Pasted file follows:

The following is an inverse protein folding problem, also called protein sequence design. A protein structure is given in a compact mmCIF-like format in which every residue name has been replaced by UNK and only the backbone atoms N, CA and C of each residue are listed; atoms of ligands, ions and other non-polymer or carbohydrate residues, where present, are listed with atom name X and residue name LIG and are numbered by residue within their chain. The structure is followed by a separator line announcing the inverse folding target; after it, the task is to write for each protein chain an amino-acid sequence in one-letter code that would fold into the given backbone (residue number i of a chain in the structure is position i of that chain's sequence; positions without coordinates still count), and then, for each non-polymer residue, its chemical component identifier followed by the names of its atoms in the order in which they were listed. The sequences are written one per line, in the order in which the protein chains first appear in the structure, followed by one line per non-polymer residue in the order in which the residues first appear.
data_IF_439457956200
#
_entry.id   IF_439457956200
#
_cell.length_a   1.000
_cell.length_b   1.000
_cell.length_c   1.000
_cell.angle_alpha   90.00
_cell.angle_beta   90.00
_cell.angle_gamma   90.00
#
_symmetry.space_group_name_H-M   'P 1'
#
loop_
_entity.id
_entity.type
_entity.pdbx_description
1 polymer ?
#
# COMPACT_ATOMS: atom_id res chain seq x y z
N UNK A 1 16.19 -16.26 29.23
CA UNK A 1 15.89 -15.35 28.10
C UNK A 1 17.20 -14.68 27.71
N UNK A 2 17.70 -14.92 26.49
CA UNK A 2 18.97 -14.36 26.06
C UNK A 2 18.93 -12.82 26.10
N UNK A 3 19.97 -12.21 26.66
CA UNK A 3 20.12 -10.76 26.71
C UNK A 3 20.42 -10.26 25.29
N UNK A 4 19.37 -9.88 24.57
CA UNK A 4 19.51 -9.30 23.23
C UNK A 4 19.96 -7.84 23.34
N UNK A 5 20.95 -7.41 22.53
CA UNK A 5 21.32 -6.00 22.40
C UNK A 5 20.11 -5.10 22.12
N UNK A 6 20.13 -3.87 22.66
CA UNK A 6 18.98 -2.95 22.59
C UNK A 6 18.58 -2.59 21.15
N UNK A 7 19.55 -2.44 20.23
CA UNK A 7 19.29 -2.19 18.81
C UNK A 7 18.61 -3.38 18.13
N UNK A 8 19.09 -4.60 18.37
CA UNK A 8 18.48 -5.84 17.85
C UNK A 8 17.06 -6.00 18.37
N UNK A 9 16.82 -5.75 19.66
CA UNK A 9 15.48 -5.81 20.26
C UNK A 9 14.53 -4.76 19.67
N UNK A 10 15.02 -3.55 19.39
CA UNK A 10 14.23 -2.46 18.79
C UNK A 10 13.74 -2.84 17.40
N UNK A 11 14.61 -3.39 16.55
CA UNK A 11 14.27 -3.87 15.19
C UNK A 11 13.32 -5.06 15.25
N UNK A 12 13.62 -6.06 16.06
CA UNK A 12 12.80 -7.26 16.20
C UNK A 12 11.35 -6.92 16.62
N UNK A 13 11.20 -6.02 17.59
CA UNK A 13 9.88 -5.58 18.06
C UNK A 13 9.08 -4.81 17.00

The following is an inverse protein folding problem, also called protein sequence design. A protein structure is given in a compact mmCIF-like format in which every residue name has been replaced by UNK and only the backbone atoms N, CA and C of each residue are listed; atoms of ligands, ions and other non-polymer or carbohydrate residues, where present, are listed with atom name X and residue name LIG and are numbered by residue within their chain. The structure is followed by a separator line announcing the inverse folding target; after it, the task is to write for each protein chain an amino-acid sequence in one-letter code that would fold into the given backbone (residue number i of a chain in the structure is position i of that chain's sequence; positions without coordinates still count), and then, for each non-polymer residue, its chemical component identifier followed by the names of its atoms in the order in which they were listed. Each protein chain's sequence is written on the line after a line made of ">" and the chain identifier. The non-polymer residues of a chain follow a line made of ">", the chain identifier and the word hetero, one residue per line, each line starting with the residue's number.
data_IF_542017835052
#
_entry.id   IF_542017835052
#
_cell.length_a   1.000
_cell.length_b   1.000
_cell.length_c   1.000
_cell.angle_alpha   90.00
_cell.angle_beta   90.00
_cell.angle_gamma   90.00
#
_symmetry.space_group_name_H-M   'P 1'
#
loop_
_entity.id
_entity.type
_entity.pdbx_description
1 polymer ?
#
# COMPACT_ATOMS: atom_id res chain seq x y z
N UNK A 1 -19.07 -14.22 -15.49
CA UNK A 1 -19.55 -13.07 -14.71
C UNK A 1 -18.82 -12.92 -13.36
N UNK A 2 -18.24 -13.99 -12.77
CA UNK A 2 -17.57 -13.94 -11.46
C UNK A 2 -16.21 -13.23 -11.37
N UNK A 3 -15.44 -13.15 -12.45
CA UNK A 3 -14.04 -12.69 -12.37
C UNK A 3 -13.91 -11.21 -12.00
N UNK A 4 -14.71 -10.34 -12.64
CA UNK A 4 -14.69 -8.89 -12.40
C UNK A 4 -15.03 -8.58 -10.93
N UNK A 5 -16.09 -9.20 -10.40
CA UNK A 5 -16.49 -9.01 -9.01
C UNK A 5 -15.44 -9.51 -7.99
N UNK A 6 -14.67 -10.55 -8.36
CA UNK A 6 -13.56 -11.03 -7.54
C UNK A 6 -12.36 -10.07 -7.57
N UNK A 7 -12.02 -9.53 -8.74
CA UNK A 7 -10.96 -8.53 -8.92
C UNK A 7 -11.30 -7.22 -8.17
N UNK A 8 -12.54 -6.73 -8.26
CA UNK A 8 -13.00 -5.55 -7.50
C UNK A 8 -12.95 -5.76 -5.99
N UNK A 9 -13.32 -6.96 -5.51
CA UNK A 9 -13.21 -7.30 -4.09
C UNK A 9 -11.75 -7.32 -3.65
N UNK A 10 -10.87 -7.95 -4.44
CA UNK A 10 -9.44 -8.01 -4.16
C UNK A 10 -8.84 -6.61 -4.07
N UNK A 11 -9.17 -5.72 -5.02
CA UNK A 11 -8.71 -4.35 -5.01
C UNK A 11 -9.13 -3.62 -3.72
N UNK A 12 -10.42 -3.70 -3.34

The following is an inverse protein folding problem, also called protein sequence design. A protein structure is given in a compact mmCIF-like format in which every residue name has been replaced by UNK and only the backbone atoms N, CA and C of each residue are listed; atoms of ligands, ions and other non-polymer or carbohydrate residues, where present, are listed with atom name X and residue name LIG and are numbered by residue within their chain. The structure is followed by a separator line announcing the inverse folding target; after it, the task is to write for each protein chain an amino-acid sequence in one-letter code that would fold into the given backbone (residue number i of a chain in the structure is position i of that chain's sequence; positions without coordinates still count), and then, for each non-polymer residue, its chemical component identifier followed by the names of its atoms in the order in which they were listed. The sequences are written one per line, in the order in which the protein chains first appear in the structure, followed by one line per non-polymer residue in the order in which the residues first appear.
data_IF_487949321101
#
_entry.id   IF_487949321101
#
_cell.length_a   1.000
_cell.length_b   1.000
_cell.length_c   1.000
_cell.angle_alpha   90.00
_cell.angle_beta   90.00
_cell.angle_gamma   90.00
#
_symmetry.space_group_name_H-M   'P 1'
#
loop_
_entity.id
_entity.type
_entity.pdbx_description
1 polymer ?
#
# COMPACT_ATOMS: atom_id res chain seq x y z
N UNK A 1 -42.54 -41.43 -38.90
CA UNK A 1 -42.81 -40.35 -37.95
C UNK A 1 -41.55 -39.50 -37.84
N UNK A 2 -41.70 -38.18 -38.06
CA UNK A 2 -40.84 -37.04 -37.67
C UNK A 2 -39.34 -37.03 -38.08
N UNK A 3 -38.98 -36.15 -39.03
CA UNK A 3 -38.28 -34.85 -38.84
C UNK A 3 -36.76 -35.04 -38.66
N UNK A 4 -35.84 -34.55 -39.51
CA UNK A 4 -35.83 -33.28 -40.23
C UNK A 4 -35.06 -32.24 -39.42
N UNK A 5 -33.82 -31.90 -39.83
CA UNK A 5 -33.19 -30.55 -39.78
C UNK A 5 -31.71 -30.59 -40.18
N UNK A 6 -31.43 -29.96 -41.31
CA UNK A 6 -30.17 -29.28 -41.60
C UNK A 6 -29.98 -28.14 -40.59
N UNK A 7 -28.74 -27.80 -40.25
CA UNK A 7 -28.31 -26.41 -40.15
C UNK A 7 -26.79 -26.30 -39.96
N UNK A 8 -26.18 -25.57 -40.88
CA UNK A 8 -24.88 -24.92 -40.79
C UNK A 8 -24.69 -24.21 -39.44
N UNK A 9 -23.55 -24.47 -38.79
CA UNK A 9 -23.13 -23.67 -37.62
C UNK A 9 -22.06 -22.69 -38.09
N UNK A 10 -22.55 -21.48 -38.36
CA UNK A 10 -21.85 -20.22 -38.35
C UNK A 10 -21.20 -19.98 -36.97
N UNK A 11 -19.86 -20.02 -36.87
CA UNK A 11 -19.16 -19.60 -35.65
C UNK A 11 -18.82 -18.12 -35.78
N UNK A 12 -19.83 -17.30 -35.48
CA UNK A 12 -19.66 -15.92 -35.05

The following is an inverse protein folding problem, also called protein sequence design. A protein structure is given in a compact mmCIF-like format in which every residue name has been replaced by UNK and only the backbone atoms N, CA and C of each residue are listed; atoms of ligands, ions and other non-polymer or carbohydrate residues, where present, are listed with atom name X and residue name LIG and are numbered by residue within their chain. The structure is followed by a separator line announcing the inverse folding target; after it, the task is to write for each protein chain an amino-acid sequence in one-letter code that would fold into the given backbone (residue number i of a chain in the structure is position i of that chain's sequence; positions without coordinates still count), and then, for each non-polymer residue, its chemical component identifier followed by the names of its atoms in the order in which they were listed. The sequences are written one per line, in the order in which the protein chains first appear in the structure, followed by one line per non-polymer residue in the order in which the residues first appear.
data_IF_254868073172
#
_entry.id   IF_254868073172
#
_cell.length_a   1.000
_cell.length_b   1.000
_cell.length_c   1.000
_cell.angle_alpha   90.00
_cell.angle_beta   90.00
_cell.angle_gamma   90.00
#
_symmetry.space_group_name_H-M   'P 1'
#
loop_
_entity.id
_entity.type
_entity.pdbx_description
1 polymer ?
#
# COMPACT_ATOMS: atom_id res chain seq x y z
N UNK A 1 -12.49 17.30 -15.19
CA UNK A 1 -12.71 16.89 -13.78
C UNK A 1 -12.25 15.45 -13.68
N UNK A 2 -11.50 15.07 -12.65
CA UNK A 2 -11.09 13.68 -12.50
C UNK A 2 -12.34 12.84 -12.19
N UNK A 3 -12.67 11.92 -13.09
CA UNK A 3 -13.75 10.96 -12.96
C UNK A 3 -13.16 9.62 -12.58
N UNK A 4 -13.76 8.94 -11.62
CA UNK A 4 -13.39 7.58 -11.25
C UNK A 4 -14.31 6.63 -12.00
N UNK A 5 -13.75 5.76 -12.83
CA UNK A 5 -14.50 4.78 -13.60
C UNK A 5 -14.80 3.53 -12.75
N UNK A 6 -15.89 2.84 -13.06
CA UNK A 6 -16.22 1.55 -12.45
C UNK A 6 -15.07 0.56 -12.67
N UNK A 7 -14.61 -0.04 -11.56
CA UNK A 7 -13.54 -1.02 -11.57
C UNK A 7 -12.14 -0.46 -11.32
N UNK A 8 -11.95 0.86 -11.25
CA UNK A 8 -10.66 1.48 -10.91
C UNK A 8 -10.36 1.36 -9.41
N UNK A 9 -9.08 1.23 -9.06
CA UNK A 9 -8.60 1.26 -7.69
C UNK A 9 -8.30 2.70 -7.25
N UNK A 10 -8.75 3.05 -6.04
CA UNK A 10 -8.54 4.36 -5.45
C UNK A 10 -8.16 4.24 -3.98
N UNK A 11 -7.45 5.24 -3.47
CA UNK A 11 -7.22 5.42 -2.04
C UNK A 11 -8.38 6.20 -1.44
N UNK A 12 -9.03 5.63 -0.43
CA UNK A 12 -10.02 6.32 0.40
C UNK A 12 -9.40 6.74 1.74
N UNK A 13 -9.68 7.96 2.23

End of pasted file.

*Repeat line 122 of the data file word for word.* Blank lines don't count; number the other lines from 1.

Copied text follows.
_cell.length_b   1.000